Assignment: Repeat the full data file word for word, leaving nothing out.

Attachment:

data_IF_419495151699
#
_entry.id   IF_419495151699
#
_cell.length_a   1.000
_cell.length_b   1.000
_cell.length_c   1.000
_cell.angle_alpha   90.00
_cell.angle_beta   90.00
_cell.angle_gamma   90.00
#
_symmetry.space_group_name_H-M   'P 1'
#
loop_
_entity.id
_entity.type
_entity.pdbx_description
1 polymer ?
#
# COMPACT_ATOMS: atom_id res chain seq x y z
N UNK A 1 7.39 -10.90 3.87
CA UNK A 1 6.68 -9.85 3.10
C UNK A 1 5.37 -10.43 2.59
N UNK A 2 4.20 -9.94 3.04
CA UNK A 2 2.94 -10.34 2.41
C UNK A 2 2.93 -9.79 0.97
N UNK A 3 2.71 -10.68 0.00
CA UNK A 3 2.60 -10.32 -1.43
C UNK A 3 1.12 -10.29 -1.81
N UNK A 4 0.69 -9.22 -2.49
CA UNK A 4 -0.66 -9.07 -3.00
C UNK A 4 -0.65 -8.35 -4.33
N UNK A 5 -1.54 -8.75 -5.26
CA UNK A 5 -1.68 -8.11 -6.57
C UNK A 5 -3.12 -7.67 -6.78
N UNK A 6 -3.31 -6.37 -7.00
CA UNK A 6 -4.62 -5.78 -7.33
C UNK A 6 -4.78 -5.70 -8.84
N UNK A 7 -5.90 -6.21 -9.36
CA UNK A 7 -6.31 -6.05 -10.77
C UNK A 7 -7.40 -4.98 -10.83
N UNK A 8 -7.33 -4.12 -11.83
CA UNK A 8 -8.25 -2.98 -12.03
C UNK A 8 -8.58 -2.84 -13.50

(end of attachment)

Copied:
data_IF_419495151699
#
_entry.id   IF_419495151699
#
_cell.length_a   1.000
_cell.length_b   1.000
_cell.length_c   1.000
_cell.angle_alpha   90.00
_cell.angle_beta   90.00
_cell.angle_gamma   90.00
#
_symmetry.space_group_name_H-M   'P 1'
#
loop_
_entity.id
_entity.type
_entity.pdbx_description
1 polymer ?
#
# COMPACT_ATOMS: atom_id res chain seq x y z
N UNK A 1 7.39 -10.90 3.87
CA UNK A 1 6.68 -9.85 3.10
C UNK A 1 5.37 -10.43 2.59
N UNK A 2 4.20 -9.94 3.04
CA UNK A 2 2.94 -10.34 2.41
C UNK A 2 2.93 -9.79 0.97
N UNK A 3 2.71 -10.68 0.00
CA UNK A 3 2.60 -10.32 -1.43
C UNK A 3 1.12 -10.29 -1.81
N UNK A 4 0.69 -9.22 -2.49
CA UNK A 4 -0.66 -9.07 -3.00
C UNK A 4 -0.65 -8.35 -4.33
N UNK A 5 -1.54 -8.75 -5.26
CA UNK A 5 -1.68 -8.11 -6.57
C UNK A 5 -3.12 -7.67 -6.78
N UNK A 6 -3.31 -6.37 -7.00
CA UNK A 6 -4.62 -5.78 -7.33
C UNK A 6 -4.78 -5.70 -8.84
N UNK A 7 -5.90 -6.21 -9.36
CA UNK A 7 -6.31 -6.05 -10.77
C UNK A 7 -7.40 -4.98 -10.83
N UNK A 8 -7.33 -4.12 -11.83
CA UNK A 8 -8.25 -2.98 -12.03
C UNK A 8 -8.58 -2.84 -13.50